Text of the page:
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Wine, olive oil and honey

Olive oil’s nutritional properties

Both food and medicine

Wine, olive oil and honey
Hippocrates recommended the juice of fresh olives as a cure for mental illnesses and suggested using the poultices of macerated olives for ulcers. Many people still use olive oil to extract thorns from under their skin, or to soften calluses and cure ear infections or stomach aches. In ancient times, olive oil was used for beauty treatments, as a healing ointment to prevent spots and wrinkles and to make one’s hair soft and shiny.
Today, it plays a crucial role in the field of cosmetics because of its acidic affinity with the human skin and adipose tissue.In recent years, modern medicine has started to give increasingly serious consideration to the healing properties of extra-virgin olive oil. Indeed, olive oil’s numerous nutritional qualities make it an excellent food for people of all ages, including young people aiming to keep fit and those who wish to maintain their energy at peak levels. It contains Vitamin E, a powerful antioxidant, which helps the body fight against free radicals, one of the primary causes of ageing.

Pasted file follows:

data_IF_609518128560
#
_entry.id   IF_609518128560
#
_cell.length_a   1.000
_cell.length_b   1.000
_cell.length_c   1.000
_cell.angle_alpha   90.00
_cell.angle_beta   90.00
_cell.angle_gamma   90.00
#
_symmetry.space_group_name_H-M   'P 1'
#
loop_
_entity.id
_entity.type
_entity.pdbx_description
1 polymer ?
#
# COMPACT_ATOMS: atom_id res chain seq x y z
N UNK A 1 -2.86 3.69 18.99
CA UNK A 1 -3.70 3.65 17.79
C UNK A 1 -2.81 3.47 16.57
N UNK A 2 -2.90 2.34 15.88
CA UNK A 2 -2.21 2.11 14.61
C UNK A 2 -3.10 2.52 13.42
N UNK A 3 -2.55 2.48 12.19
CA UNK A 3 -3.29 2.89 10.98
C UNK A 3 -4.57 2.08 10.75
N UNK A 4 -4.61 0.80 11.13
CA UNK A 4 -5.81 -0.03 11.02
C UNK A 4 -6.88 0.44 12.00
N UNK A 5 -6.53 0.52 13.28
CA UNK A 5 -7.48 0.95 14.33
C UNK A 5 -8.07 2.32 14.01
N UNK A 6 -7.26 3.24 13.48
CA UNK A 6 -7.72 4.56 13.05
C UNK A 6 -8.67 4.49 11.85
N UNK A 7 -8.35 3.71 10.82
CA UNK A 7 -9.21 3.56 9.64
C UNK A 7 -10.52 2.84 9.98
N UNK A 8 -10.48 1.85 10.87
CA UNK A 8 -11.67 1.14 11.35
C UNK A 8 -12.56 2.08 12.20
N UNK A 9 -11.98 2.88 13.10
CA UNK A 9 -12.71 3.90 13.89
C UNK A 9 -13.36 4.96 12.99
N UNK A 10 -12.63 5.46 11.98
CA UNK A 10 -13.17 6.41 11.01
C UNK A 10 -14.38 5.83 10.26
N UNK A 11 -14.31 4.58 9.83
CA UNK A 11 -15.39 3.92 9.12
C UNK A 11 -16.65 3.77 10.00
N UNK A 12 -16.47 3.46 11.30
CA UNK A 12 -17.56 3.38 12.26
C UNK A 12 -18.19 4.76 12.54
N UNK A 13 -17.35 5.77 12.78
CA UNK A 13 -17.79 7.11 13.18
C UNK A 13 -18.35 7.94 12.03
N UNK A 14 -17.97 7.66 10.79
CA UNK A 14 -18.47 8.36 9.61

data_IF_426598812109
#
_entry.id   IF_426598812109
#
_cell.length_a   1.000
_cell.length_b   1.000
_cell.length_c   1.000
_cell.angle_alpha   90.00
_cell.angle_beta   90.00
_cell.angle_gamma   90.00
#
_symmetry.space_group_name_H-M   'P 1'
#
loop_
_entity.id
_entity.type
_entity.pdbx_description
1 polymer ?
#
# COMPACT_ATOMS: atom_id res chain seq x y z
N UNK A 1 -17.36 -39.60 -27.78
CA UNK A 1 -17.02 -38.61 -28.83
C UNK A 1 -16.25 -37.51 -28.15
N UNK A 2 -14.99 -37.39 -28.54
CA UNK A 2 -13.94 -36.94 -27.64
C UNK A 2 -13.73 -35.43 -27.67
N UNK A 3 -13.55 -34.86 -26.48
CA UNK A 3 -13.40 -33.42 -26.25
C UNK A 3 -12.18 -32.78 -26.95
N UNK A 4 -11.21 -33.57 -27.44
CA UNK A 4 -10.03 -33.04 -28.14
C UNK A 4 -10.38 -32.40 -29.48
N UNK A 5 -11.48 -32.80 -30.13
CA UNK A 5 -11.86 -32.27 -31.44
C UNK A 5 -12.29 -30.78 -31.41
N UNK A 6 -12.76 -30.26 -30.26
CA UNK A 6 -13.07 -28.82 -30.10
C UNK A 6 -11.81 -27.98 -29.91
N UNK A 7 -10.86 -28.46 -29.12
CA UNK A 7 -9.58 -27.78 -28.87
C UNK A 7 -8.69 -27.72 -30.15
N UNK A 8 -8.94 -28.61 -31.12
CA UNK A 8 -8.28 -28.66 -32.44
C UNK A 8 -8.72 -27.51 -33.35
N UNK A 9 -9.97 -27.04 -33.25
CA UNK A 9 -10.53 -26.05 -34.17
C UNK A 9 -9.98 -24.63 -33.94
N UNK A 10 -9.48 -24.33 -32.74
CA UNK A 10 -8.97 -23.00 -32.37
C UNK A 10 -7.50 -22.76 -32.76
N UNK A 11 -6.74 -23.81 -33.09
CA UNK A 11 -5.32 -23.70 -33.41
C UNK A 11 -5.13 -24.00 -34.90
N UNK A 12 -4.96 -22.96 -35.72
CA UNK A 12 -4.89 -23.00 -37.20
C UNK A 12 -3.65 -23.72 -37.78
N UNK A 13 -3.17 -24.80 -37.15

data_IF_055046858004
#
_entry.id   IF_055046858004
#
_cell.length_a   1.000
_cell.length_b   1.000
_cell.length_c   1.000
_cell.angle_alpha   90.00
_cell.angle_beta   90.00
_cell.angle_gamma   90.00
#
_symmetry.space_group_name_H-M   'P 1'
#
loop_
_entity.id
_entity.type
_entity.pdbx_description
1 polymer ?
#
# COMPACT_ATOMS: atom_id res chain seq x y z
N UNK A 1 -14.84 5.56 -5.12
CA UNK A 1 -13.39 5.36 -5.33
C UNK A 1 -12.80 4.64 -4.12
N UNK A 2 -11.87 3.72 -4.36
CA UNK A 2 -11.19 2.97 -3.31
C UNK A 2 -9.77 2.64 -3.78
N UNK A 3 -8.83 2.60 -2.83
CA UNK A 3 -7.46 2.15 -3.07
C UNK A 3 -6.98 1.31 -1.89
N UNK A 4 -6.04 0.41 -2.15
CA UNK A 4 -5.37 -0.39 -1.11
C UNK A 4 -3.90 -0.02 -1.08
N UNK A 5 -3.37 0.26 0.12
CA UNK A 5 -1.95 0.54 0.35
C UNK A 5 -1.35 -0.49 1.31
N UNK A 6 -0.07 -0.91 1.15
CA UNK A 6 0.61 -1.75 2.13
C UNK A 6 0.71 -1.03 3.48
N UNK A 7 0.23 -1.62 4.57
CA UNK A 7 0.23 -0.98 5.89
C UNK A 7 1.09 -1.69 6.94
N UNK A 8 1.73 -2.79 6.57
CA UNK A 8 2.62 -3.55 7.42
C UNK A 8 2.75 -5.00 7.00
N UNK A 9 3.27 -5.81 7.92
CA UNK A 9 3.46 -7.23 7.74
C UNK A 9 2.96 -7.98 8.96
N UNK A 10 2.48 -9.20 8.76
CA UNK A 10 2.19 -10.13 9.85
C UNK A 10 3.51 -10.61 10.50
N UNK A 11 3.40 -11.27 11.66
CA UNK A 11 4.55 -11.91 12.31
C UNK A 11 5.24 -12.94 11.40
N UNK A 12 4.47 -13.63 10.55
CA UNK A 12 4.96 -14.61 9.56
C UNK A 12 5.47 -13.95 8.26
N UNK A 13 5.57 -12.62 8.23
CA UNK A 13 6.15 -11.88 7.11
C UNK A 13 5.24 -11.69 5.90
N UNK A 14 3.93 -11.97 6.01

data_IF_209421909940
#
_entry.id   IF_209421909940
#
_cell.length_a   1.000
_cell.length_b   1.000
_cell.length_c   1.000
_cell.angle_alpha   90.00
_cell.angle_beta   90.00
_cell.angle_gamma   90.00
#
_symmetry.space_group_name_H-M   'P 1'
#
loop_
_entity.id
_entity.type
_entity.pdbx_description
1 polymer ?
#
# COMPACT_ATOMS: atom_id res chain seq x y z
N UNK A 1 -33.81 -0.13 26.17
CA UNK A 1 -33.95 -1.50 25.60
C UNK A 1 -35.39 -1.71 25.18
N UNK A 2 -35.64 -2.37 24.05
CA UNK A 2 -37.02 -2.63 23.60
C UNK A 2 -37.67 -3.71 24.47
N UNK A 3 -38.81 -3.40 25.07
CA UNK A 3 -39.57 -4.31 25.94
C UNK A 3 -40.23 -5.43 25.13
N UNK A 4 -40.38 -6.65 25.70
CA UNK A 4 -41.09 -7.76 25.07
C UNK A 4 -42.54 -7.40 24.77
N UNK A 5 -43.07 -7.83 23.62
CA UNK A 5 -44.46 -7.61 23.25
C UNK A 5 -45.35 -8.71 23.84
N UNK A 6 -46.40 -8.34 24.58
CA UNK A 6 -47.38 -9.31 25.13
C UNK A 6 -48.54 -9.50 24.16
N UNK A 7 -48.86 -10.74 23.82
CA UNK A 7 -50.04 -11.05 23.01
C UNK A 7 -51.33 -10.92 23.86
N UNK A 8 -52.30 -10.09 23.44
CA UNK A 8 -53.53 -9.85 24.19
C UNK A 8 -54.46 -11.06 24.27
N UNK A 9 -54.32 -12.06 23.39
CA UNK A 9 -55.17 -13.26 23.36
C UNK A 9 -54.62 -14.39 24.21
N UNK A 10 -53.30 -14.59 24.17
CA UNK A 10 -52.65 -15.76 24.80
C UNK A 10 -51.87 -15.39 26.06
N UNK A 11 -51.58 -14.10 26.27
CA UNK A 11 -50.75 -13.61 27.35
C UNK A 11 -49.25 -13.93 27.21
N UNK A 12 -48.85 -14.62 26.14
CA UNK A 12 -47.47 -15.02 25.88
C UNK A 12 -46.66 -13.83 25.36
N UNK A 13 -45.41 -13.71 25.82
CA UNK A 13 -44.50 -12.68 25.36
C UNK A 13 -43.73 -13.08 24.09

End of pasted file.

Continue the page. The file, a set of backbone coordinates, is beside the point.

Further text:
Another nutritional benefit is due to the fact that it contains several unsaturated fatty acids which the body needs but cannot produce on its own. The composition of olive oil is particularly well-balanced to meet the requirements of the human organism. This factor explains why extra-virgin olive oil can help prevent cardiovascular disease, arteriosclerosis and the risk of a heart attack. It is particularly vital for children and the elderly because it limits the loss of bone calcium and it is highly digestible. It also facilitates the liver’s activity and regulates one’s intestinal functions. Because it is easily digested and acts as an energy supplement, it is particularly suitable for young people involved in intense sports activities.